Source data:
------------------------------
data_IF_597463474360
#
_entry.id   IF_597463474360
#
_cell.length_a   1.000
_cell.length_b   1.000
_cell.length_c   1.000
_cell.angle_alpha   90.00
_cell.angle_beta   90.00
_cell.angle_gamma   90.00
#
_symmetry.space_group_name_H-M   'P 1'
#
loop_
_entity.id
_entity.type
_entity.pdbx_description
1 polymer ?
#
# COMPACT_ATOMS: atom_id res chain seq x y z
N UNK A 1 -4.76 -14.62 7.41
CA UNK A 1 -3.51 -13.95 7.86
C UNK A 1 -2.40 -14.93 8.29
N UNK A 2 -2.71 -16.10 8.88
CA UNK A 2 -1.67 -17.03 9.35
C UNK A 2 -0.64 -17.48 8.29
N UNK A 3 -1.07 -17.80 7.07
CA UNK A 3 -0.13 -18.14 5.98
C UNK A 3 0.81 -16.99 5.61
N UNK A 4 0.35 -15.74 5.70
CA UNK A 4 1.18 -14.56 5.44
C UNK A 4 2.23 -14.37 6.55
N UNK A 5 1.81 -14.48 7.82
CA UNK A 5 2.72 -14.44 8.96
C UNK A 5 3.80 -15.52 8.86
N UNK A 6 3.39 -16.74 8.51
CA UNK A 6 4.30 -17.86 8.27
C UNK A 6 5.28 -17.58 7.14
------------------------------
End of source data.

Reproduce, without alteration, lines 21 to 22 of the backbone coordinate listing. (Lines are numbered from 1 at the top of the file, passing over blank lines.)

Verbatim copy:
N UNK A 1 -4.76 -14.62 7.41
CA UNK A 1 -3.51 -13.95 7.86